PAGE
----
Carey Price and his career with the Montreal Canadiens has been tumultuous, to say the least. He was thrusted into the starting role in early 2008 as a rookie 20-year-old goaltender, for a team that unexpectedly finished first overall in the now defunct Northeast Division and also first overall in the Eastern Conference. Up-and-down play from the British Columbia native has plagued the young star with an intense love-hate relationship with Habs fans. When then general manager Pierre Gauthier traded goaltender Jaroslav Halak for Lars Eller after an amazing playoff run with a performance similar to that of a guy who wore 33 for the Canadiens, the trade was met with ire from many fans who felt they traded the wrong guy. It was understood that one goaltender would be moving out of town. Few expected it to be Halak.
To state it simply, no favours have been afforded to Price in his time with the Montreal Canadiens to help endear him to the fans. Throw in quite a few questionable goals in the playoffs, and support from the Bell Centre has been quite fickle.
Despite heavy criticism at times, Carey Price has continued to perform. With the exception of a late season stumble from Price last year at a time when it seems obvious now that he was injured, he was likely on pace for a Vezina Trophy nomination. This season he has continued with a level of excellence and has secured himself a spot on the highly competitive Team Canada for the 2014 Olympic Winter games in Sochi, Russia. While he is not assured a starting role, he is the presumed starter for the team at this point.
So how is Carey Price misunderstood?
If you’re watching Price play game after game, there are patterns that are predictable. If Price is out at the top of the crease and challenging shooters, it is safe to assume the team is coming away with two points. If he is back in the net and not challenging the shooters, it’s likely to be a long night. But it is in Price’s demeanor that leads to him being so misunderstood. When you watch him play, he is very controlled and calm at all-times – even when the 21,273 in attendance are not.
When trying to describe a goaltender in words, are “anxious, nervous, overwrought,” how you would describe the ideal goaltender? Of course they’re not. A goaltender in hockey is much like a pitcher in baseball: calm, controlled, unshakable – this is what you want to see. At the absolute peak of emotion in a sporting event, in a moment when the thousands of fans in the arena have their hands on their head and cannot control themselves, we ask our athletes to remain in control. Carey Price has this.
Yet because he remains calm, remains controlled and whether he just made a highlight reel save or let in a soft goal, he immediately is moving on to the next shot; his perception from haters is that he is the epitome of flippancy. When Price comes out of the net to play the puck, he’s not operating with a sense of urgency. And a fan base that has urgency coming out of their pores, a disconnect between fan and athlete is created. Critics of Price want to see more of a Ron Hextall personality to remind them that he does care.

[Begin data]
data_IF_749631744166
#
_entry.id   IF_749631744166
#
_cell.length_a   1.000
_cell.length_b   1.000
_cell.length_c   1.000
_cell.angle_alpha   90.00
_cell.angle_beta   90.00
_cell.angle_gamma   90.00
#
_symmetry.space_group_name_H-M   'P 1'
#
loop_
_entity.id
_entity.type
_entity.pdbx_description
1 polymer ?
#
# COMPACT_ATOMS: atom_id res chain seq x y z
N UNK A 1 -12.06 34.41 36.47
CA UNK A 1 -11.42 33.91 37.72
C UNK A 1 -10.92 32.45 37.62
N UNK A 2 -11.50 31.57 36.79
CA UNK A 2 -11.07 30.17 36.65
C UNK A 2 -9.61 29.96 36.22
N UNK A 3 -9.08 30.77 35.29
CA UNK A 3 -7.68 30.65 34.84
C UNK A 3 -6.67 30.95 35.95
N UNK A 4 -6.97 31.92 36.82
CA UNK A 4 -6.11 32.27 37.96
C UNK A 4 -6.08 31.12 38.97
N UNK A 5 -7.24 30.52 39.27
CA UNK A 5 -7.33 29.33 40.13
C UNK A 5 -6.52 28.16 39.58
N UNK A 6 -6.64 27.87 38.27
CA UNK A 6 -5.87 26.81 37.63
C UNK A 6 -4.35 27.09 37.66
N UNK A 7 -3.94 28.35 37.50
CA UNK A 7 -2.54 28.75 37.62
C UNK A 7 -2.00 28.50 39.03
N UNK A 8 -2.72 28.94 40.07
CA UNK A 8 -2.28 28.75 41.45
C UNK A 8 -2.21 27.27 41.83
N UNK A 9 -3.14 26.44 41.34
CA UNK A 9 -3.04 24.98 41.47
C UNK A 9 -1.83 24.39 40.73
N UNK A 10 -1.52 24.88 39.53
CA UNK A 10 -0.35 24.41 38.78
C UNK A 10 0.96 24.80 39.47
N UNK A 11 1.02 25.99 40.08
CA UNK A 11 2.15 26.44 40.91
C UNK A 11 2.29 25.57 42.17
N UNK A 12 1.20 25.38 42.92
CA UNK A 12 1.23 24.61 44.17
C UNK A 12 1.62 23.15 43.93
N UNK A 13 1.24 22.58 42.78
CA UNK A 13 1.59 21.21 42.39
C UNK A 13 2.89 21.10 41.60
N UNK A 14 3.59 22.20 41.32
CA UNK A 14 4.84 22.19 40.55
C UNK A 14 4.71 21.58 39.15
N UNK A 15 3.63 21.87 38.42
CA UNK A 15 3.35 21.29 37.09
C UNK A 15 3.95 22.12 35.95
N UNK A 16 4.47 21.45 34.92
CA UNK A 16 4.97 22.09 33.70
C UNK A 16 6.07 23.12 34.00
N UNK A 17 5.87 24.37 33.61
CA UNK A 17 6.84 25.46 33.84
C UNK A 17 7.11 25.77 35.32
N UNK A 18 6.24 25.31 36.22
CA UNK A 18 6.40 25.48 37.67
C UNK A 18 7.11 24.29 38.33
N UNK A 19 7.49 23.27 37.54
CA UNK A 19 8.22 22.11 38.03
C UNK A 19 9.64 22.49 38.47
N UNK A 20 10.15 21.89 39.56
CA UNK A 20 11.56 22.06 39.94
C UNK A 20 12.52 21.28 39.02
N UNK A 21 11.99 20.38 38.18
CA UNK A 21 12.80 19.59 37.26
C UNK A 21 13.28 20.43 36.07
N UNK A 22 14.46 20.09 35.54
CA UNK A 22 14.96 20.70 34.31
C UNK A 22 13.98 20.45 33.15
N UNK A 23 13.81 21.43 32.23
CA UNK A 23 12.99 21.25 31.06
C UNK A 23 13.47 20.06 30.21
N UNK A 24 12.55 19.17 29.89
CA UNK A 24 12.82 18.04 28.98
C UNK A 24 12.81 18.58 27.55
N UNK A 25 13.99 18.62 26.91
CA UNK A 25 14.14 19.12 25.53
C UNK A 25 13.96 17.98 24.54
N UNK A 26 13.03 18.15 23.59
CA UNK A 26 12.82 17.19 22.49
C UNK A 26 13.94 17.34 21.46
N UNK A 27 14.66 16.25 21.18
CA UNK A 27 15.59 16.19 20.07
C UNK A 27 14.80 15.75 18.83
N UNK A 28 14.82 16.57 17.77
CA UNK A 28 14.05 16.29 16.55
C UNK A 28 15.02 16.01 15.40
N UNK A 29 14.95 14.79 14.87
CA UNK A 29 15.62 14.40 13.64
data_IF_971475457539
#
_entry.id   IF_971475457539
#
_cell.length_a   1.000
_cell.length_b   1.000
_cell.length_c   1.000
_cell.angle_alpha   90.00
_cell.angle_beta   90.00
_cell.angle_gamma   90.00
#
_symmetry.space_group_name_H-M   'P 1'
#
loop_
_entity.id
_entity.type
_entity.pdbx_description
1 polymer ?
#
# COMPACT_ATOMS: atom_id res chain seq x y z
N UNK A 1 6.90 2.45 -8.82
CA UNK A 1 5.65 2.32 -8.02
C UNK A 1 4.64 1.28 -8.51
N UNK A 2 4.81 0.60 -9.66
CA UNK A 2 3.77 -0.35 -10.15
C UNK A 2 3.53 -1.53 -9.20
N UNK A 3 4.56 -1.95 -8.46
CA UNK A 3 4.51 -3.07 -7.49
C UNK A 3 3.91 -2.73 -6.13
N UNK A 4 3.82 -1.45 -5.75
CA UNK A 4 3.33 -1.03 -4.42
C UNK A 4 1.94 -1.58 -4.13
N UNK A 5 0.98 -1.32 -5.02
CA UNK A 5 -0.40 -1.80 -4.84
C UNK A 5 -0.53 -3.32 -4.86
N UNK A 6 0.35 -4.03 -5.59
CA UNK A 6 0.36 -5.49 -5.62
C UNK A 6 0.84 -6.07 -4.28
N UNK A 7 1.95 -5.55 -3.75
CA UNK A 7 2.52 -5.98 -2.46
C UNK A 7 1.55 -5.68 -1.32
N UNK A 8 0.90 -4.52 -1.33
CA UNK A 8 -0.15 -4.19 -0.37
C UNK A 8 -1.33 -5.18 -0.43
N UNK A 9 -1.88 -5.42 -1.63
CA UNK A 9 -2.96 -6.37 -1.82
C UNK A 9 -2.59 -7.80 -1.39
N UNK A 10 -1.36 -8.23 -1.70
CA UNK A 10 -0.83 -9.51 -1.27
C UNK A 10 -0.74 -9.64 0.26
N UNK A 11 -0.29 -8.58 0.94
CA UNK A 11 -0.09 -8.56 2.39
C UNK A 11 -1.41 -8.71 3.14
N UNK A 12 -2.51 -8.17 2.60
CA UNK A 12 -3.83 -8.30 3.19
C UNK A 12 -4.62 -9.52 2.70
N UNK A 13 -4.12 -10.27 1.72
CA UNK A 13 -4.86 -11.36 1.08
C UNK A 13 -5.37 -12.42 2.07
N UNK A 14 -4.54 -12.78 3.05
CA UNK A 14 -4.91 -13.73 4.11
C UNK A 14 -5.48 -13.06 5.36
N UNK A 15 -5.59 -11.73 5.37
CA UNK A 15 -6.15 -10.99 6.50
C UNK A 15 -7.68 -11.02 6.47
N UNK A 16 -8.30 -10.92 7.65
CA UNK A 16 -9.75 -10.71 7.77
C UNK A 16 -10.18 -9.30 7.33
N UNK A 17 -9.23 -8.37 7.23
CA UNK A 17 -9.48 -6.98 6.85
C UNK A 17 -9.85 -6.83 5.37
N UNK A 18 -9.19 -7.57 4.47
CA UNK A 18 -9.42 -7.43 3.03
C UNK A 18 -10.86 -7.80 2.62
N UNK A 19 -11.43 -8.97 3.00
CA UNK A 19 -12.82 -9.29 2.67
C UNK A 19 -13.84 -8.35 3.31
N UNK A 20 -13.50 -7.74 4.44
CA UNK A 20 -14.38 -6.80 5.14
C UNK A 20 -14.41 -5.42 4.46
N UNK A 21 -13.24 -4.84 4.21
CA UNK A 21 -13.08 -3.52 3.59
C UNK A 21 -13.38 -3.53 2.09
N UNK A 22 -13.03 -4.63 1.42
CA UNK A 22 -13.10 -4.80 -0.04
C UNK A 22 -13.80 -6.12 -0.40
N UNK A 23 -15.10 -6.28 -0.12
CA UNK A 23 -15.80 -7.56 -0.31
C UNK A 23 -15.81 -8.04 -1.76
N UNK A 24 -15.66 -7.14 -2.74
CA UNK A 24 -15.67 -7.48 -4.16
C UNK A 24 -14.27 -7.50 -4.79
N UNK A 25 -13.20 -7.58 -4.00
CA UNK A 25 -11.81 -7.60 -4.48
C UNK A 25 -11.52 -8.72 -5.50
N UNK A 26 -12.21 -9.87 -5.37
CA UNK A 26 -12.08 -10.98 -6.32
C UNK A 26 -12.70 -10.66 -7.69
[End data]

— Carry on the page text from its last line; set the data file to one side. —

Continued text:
Any defender of Carey Price within the fan base of the Montreal Canadiens is likely to feel that it is an exercise in futility to try to have a Critic understand. The Canadiens have a 26-year-old goaltender, an all-star caliber netminder, a goaltender that will presumably be starting in the Winter Olympics for the defending goal medal winning country. The team also has a fan base that is clearly divided.
When you look at Price’s roots, he is a young man from a small town and a simple upbringing. He doesn’t crave a limelight or seek attention. It’s safe to assume that if he were the starting goaltender for a small-market team somewhere in the United States, life might be a little bit easier for the young star. But he’s not – he was dropped into the pressure cooker that it is to be the starting goaltender for the Montreal Canadiens. And while it has been tough for him at times over the years, the young star has turned a corner. There’s a portion of fans of the team that still resent the trades that have continued to leave him with the Canadiens and they hold up goals that are often not his fault as justification for their disdain. Measuring intangibles to try to explain something that doesn’t exist is a common denominator among the ones who claim Petr Budaj should be the starter or that Zach Fucale is the future of this team.
The irony here is that what makes Carey Price great is exactly what his critics hold against him. When you think of the greatest relief pitcher of all-time, Mariano Rivera, if someone hit a line drive up the middle off an 0-2 fastball, did he give off any response? He didn’t. It wasn’t in him. If it was, he wouldn’t have been as great as he was.
If your perception of Carey Price is one of flippancy, you’re not paying attention.
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